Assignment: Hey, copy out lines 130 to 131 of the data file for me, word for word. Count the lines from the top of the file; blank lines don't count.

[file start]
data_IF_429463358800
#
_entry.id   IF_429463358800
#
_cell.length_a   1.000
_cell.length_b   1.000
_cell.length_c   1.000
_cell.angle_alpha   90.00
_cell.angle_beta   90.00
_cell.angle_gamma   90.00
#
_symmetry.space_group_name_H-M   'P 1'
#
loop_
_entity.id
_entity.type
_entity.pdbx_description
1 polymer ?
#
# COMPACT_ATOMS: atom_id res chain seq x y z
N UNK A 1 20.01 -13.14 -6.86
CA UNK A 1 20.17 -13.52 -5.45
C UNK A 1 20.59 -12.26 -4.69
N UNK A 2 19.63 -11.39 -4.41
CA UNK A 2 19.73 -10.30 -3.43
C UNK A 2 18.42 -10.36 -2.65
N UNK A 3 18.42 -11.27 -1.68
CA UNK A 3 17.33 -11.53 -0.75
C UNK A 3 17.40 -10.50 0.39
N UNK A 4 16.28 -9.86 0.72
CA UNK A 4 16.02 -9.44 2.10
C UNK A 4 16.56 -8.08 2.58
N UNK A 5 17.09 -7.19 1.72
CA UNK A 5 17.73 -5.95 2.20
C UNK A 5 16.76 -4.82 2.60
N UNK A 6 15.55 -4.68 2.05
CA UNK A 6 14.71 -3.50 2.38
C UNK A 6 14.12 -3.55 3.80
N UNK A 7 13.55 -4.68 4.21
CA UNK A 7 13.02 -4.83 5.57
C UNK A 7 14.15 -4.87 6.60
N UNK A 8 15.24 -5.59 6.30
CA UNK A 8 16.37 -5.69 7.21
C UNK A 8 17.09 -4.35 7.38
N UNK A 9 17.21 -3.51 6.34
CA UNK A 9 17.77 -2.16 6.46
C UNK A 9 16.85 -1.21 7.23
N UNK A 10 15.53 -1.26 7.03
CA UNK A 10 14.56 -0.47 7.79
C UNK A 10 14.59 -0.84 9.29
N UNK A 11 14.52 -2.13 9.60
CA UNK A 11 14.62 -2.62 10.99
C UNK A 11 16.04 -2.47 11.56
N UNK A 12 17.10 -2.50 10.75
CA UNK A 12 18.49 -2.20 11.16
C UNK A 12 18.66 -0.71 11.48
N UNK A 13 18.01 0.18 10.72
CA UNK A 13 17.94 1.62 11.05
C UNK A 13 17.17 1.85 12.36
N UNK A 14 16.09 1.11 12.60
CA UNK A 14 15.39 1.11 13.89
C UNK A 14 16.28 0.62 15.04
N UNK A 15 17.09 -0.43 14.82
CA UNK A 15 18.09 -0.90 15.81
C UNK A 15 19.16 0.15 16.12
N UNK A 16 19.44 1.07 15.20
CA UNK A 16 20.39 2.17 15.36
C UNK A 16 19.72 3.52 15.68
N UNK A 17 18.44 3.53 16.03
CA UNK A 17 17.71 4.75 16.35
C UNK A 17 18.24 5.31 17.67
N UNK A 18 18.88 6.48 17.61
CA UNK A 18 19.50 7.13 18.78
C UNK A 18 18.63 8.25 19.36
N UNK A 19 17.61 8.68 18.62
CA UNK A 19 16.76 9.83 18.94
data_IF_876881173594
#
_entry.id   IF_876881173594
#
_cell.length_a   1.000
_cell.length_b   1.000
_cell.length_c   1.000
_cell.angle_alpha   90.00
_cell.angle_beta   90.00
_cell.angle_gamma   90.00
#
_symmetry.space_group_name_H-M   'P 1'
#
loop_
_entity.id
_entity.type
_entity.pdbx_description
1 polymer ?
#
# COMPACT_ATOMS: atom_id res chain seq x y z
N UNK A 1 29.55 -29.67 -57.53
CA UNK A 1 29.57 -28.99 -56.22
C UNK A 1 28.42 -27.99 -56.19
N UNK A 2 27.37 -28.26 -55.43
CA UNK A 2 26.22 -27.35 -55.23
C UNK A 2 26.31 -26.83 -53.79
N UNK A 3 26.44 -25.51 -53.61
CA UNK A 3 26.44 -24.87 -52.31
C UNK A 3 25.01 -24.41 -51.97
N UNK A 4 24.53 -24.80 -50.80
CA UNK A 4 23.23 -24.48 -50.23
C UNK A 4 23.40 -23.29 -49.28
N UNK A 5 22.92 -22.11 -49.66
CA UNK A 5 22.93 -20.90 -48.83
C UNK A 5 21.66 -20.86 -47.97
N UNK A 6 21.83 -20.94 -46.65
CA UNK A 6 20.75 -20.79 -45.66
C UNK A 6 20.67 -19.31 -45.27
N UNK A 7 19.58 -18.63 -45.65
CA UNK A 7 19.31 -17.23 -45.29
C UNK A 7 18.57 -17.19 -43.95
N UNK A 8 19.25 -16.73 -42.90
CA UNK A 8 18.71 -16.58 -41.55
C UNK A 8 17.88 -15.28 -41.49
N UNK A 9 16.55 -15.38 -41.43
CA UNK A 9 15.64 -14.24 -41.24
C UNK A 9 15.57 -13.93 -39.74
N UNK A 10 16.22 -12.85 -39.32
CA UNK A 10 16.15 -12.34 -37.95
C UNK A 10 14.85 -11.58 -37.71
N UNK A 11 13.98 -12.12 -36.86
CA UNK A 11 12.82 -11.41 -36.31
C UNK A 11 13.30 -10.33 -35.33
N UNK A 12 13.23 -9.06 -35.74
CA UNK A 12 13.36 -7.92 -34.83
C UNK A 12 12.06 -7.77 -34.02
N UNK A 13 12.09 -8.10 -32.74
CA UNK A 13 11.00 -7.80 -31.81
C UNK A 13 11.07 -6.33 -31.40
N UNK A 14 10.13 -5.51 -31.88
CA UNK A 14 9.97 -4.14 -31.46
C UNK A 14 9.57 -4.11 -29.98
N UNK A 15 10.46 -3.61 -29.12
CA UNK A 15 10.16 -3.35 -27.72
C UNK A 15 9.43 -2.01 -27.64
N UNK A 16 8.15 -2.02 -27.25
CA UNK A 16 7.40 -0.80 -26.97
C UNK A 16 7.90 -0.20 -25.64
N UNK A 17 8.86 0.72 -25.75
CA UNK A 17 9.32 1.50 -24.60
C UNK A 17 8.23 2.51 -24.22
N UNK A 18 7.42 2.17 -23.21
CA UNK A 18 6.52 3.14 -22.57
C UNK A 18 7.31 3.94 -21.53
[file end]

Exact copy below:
N UNK A 12 13.23 -9.06 -35.74
CA UNK A 12 13.36 -7.92 -34.83